So there was maybe a little bit of resentment as we were growing up because we didn’t choose this. And he was our boss, but also our dad, so we literally had to do everything he said. Now that we’re in our 30s, I’m so much more aware of all this takes to do. It’s bonkers that he’s been able to keep it up.
Now we’re like, “Okay, dad, it’s time for you to take a nap. It’s time for you to go. Let us do this hard work now. These are your golden years.” He’s done all the legwork. He’s created the brand and the reputation, and it’s up to us to continue moving it forward.
We would say “I have to be there at what time? I don’t want to be there at 6:30.” And he’d say, “Yeah, me neither. But guess what? We’re going.” We’ve since put our egos aside and created this wonderful experience for everybody. We have respect for it. This is our family business. This is not only my father’s legacy, it is what keeps the lights on. If we don’t participate, we’re not hurting anybody except for our own family.
NOAH: The family dynamic we had at home overlapped a little bit at first with how we’d do things at the restaurant. But then as we got to understand each other’s work ethics and business sides, we’ve actually managed to bond more. It’s been nice to experience learning more about my dad and my brother.
AMANUEL: If it was not for my family, I would not have been successful. I was very demanding of my kids. I deprived my kids from some of the stuff they wanted to do with their friends, but in my deepest heart, I felt that this was going to be an opportunity. I wanted to teach my kids work ethics. I’m so fortunate my kids are polite. They listen to what I say, and I listen to what they say. Sometimes I feel like I know it all, but I have learned a whole lot from them, too.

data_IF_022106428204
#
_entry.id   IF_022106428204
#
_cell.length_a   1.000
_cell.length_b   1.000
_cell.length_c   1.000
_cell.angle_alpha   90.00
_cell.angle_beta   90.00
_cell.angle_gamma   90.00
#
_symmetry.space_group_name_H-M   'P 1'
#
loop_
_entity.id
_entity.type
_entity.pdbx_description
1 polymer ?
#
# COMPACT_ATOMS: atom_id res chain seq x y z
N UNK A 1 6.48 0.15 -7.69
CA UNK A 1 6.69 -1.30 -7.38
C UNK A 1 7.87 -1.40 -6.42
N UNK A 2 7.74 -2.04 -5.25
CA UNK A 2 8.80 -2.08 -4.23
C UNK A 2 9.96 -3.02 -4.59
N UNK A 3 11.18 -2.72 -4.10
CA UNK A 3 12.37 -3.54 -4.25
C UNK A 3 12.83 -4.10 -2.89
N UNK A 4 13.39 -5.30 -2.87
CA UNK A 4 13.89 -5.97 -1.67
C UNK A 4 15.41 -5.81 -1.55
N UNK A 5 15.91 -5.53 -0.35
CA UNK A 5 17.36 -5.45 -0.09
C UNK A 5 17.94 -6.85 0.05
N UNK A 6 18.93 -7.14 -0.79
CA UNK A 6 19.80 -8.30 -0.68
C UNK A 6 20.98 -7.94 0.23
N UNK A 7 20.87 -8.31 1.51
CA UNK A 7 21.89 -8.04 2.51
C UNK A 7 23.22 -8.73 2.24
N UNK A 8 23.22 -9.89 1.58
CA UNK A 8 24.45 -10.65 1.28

I wanted my kids to carry the torch. That’s why I trained them—that’s why I have them all around me. In the restaurant business, there is no margin of error. If one customer gets sick, you lose your entire reputation. We have checklists that we need to do every day, and we have to train our employees. To have a successful restaurant, you have to have a good location, good food, consistency, and good service.
FAVIN: The food scene in general in Tucson has really changed. There are a couple of Middle Eastern and African fusion restaurants. There’s one other Ethiopian restaurant that isn’t attached to us or our family, but they are friends of ours, so we are supportive of them as well. Tucson is a college town, and it’s evolved to be something of a food scene. But there are only three Ethiopian restaurants in the city, and two of them belong to us.
The restaurant on Broadway has been closed for over a year and a half, but we are really excited because actually in that process, some of the businesses have moved away from Broadway and left some of the buildings surrounding Zemam’s. We have started construction on what is going to be called Z Street. We’re not only going to reopen our original restaurant, but there will be some really cool additions. It’s going to have an internationally themed sports bar where we’ll show soccer games and cricket games, and there will be a café, food vendors, and outdoor seating.
We’re working really closely with the city to get updates on when the construction is going to be done to a point where people can actually access the buildings. So we are hopeful that we can open our doors and are ready to serve customers before the beginning of the World Cup this year and to be able to play those games at the sports bar.